Mandated Reporting: Knowing Your Role in the Protection of Our Children
This workshop was led by Jamie Pfister, MPH, and Patricia McLaughlin, M.A., Ed.S., from the Network of Victim Assistance (NOVA) who both have many years of experience working with children and are experts on this topic. In collaboration with the Bucks County Intermediate Unit #22, the workshop was a “hybrid” venue with both a live audience and streamed over Zoom. The format worked! Those in attendance and those online appeared to actively participate as shown by excellent questions at the break and the end of the presentation.
At the end of this activity, the learner will be able to:
- List indicators of serious physical injury, serious mental injury, sexual abuse or exploitation, imminent risk, and serious physical neglect.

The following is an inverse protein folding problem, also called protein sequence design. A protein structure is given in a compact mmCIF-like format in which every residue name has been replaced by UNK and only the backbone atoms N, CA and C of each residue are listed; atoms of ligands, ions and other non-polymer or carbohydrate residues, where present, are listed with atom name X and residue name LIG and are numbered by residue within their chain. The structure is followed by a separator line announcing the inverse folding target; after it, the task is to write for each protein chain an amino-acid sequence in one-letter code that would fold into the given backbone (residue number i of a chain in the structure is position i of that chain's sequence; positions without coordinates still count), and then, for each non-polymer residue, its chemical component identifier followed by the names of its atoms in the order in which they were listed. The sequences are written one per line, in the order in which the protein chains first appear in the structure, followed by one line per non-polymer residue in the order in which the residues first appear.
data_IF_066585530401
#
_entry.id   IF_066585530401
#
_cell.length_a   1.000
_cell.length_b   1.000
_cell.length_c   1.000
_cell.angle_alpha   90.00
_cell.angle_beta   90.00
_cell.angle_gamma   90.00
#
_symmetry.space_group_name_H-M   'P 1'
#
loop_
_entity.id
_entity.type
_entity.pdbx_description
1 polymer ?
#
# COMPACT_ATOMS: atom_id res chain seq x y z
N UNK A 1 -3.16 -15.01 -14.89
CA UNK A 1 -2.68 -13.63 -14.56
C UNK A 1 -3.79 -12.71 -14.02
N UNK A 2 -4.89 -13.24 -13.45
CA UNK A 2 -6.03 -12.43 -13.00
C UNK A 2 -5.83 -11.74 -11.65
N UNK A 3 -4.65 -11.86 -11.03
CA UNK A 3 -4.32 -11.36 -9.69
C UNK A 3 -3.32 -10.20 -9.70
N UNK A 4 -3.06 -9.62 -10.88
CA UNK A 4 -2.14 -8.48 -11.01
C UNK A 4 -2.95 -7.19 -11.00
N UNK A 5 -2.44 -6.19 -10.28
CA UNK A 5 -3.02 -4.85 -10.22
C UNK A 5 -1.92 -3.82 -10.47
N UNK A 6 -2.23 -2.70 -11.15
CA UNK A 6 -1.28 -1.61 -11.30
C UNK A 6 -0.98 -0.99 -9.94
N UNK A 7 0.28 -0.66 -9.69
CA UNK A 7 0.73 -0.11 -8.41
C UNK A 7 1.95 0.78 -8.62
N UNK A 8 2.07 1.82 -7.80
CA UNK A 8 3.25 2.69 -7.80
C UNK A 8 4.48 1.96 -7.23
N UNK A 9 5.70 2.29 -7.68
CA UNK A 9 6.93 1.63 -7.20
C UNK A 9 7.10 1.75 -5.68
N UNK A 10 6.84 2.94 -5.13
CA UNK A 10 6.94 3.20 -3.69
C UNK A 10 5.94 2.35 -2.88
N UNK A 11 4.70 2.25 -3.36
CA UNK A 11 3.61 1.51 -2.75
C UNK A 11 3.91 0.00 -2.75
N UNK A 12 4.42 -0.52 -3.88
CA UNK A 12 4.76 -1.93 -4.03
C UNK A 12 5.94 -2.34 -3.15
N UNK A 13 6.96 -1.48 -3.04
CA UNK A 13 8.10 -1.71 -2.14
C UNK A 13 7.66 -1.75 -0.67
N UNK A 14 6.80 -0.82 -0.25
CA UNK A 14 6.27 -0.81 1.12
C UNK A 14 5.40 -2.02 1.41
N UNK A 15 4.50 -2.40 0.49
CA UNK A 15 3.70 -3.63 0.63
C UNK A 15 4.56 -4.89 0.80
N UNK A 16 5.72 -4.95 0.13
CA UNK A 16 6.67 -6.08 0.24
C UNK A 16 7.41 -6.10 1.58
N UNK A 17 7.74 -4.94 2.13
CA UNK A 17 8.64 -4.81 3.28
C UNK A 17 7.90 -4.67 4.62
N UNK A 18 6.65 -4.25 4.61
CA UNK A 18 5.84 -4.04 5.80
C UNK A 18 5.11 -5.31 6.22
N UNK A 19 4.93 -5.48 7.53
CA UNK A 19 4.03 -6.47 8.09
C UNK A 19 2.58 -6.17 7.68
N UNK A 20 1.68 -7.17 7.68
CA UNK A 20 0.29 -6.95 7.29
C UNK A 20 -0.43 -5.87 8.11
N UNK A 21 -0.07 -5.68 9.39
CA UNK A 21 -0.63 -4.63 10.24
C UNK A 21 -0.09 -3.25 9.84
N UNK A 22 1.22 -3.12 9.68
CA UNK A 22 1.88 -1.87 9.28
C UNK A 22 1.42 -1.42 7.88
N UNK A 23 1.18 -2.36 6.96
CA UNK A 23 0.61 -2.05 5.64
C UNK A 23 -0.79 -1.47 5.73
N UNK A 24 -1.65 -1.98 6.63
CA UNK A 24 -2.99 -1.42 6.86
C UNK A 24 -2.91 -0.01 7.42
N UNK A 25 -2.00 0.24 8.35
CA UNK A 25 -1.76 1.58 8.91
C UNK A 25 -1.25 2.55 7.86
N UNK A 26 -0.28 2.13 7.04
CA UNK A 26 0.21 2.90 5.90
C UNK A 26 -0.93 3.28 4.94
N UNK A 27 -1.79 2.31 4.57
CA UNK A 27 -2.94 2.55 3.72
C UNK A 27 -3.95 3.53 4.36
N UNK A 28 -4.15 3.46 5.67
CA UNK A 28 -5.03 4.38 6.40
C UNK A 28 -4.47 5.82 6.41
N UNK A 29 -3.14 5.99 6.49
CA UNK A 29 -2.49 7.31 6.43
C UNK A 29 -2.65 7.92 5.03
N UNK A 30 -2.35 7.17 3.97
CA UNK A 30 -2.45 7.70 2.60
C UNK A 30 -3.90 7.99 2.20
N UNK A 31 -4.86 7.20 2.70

- Discuss how to identify signs of serious physical injury, serious mental injury, sexual abuse or exploitation, imminent risk, and serious physical neglect.
- Describe the dynamics of child abuse.
- Describe what is “reasonable cause” in suspecting child abuse.
- Explain who is classified as a mandated reporter and what those responsibilities are under the Child Protective Services Law.
- Describe the procedure for reporting of child abuse to child protective services.
- Discuss your obligation/responsibility to report suspected child abuse to child protective services.
All these goals were met. Jamie led off and described the roles and responsibilities of mandated reporters clearly. Her discussion included the life cycle of abuse, stressing that sexual abuse often begins with “grooming” where the perpetrator develops an intimate relationship with a child leading to exploitation. Jamie also pointed out that the role of reporting goes beyond the professional relationship with the child. It extends to the community and day-to-day interaction. Mostly, the mandated reporter must observe children and their behavior and report a reasonable suspicion of child-abuse to child-line, as required by law.